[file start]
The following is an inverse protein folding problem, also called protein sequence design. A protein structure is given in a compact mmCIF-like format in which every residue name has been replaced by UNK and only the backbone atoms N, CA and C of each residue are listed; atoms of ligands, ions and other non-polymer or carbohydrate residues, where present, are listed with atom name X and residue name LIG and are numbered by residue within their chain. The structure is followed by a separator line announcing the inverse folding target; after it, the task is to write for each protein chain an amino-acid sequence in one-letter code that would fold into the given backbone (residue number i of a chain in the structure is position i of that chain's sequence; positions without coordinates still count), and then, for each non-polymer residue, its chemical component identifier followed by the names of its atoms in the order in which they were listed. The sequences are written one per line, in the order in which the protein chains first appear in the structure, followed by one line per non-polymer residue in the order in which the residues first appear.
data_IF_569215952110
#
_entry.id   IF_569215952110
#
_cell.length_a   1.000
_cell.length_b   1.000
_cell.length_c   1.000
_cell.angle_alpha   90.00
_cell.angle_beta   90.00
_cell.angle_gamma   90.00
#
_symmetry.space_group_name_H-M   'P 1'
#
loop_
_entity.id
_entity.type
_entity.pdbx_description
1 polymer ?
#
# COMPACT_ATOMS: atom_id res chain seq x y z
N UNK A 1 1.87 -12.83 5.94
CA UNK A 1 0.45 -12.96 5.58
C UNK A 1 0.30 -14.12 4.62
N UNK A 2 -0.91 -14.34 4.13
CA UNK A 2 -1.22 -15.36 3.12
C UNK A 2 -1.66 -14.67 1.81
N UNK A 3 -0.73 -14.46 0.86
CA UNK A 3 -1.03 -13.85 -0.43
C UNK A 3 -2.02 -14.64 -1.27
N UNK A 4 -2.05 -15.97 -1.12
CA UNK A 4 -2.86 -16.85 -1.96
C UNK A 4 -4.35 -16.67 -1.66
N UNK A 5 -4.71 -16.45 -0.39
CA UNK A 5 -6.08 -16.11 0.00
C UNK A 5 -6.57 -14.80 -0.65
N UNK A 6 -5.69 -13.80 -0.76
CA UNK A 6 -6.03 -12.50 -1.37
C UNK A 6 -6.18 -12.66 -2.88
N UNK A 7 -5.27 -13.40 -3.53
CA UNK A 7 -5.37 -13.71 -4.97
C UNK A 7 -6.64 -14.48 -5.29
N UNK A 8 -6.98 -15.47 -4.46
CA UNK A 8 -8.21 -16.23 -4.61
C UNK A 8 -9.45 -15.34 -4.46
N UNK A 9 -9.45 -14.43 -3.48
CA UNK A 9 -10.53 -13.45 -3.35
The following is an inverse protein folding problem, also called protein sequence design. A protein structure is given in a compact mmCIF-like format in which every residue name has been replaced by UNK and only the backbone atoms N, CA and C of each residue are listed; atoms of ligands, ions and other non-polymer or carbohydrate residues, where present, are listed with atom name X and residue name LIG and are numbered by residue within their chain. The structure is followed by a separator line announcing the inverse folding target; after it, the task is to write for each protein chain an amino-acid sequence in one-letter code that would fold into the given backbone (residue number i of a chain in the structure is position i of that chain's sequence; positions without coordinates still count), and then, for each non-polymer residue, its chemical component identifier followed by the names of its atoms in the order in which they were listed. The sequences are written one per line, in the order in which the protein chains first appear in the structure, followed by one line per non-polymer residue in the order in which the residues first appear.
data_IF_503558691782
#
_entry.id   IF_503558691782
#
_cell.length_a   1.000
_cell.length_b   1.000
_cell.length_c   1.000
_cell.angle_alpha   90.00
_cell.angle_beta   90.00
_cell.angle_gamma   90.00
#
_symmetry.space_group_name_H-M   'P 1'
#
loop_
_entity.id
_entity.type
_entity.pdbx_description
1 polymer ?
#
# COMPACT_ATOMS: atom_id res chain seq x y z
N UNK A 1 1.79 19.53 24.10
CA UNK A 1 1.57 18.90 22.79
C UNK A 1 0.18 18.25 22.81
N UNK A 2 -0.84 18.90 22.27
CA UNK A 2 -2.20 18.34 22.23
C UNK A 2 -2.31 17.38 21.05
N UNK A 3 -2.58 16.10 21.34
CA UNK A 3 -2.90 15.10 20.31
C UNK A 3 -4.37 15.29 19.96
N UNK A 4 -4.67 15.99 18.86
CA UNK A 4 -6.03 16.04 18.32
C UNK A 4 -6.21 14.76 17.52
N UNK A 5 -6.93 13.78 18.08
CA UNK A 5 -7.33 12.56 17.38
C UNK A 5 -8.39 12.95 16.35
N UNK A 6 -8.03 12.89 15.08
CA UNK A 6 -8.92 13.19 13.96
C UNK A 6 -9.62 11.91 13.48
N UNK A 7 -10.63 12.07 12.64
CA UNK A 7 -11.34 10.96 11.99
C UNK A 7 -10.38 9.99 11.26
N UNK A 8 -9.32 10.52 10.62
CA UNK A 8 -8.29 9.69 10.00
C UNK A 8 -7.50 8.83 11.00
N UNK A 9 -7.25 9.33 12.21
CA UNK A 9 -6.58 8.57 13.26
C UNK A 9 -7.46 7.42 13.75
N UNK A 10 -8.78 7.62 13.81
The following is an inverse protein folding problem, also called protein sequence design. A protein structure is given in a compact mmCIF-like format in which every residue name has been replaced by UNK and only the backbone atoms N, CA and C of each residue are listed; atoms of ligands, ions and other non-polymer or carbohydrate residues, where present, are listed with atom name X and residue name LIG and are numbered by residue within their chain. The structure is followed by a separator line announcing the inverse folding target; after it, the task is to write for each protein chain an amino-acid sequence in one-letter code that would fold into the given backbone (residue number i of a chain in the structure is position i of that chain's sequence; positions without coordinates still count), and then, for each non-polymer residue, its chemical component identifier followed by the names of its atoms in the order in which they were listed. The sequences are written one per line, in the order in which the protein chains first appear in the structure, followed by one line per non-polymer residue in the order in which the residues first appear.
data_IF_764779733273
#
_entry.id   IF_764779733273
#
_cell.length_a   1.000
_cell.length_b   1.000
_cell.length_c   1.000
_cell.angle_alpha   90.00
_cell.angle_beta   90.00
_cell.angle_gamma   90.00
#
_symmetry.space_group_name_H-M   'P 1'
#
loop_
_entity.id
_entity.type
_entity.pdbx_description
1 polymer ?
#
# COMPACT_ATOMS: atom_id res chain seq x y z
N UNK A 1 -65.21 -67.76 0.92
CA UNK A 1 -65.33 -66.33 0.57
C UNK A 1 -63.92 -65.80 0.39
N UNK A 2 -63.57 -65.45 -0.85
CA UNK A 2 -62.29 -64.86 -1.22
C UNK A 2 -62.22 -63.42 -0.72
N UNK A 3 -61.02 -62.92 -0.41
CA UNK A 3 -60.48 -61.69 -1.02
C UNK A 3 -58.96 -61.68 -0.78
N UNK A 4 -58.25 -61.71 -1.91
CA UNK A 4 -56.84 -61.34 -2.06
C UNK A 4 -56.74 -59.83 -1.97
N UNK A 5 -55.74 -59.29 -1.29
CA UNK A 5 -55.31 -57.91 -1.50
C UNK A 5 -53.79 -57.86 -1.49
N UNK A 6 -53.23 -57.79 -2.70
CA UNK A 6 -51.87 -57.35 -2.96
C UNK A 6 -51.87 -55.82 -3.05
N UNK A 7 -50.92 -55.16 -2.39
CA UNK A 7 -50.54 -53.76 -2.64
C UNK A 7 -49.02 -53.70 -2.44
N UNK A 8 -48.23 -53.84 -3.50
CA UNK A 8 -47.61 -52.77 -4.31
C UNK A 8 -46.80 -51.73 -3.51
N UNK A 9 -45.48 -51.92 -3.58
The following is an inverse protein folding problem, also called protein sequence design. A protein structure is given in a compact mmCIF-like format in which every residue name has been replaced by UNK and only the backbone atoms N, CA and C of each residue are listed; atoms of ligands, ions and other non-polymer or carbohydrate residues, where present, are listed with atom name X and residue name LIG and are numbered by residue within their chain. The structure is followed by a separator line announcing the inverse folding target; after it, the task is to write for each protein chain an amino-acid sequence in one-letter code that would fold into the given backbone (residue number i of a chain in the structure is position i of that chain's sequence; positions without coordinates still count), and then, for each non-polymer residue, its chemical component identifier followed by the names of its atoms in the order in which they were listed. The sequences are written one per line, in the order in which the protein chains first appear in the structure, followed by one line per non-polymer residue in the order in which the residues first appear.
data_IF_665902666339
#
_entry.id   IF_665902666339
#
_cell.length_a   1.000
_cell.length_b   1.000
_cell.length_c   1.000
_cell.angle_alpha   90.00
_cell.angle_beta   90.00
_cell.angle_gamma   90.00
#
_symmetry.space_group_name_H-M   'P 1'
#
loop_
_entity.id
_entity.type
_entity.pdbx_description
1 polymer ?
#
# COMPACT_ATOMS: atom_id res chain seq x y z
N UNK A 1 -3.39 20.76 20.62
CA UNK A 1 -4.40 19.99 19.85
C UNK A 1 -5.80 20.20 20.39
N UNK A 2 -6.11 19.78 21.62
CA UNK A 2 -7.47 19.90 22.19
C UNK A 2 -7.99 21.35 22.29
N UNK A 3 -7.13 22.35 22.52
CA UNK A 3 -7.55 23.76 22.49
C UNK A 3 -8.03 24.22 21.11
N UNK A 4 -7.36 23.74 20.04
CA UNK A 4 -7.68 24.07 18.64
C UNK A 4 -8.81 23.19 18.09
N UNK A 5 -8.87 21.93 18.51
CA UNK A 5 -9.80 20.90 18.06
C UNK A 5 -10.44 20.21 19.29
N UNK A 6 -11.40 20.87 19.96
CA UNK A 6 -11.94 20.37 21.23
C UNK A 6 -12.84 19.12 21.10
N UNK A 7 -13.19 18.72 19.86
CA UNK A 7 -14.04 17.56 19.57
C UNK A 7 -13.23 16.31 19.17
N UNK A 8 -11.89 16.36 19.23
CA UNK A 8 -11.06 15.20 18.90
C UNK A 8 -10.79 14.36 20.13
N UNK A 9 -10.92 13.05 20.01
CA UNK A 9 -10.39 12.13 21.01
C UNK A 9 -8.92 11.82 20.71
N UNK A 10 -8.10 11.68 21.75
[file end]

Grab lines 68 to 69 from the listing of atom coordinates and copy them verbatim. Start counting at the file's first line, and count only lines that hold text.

# COMPACT_ATOMS: atom_id res chain seq x y z
N UNK A 1 1.79 19.53 24.10